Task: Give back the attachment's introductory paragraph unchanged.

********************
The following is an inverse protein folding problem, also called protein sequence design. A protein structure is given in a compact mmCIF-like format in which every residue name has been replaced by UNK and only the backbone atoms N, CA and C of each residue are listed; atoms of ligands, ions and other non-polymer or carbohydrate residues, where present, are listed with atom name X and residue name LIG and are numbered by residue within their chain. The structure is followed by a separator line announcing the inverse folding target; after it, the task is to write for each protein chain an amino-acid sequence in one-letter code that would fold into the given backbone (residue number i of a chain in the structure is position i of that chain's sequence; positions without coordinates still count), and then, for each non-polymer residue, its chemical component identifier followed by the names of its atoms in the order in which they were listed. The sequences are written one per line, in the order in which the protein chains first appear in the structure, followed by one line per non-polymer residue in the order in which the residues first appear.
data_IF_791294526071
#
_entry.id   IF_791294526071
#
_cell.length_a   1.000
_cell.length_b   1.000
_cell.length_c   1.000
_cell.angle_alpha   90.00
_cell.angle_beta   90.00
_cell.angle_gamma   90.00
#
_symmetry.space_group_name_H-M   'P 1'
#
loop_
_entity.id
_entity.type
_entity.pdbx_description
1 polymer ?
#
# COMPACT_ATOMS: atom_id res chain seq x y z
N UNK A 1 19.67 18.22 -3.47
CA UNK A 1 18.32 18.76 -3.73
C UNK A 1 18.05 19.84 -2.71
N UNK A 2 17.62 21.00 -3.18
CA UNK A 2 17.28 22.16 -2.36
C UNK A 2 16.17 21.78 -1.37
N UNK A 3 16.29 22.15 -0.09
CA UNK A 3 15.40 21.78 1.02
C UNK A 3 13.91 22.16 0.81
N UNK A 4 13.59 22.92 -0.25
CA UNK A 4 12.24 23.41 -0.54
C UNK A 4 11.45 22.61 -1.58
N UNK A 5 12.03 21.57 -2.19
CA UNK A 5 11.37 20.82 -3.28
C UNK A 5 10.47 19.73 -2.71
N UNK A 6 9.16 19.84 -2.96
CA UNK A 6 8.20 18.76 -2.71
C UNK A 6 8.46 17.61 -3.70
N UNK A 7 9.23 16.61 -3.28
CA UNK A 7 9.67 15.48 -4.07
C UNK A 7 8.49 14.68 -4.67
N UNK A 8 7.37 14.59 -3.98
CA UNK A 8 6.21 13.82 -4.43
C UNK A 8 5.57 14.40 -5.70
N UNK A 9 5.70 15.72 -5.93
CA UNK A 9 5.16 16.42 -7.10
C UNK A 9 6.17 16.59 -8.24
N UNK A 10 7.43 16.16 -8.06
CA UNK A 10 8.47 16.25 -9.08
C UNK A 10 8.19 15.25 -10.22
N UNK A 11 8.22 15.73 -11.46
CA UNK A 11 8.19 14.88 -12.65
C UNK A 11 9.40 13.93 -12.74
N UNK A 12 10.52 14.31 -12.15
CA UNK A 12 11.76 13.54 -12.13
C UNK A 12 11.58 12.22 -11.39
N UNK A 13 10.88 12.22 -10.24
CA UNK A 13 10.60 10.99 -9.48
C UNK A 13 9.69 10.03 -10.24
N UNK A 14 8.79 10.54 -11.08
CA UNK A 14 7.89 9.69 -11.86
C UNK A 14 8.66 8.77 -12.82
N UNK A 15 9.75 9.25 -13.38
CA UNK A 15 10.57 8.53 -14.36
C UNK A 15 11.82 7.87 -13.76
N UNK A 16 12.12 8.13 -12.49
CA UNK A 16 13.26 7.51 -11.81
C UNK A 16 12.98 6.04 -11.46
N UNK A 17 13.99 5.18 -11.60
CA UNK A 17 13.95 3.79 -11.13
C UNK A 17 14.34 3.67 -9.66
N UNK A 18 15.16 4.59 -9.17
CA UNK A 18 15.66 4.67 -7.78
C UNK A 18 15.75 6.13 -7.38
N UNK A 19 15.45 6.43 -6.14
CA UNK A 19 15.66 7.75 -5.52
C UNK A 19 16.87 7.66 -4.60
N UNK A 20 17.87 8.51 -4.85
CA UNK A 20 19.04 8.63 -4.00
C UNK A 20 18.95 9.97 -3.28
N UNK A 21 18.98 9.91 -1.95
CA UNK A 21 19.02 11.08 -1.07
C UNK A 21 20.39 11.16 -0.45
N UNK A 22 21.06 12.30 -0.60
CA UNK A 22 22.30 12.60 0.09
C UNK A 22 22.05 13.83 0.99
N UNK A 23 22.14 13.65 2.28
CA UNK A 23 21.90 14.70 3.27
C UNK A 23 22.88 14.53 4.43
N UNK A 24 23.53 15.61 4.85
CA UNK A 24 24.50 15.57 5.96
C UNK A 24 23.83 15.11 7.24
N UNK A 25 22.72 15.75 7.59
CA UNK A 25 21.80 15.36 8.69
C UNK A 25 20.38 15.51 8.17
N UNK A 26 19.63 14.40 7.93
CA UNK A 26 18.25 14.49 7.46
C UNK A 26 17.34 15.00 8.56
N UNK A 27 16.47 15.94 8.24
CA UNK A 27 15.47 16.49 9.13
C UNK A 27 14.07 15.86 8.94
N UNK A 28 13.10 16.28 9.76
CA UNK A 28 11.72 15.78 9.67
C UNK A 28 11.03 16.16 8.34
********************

The following is an inverse protein folding problem, also called protein sequence design. A protein structure is given in a compact mmCIF-like format in which every residue name has been replaced by UNK and only the backbone atoms N, CA and C of each residue are listed; atoms of ligands, ions and other non-polymer or carbohydrate residues, where present, are listed with atom name X and residue name LIG and are numbered by residue within their chain. The structure is followed by a separator line announcing the inverse folding target; after it, the task is to write for each protein chain an amino-acid sequence in one-letter code that would fold into the given backbone (residue number i of a chain in the structure is position i of that chain's sequence; positions without coordinates still count), and then, for each non-polymer residue, its chemical component identifier followed by the names of its atoms in the order in which they were listed. The sequences are written one per line, in the order in which the protein chains first appear in the structure, followed by one line per non-polymer residue in the order in which the residues first appear.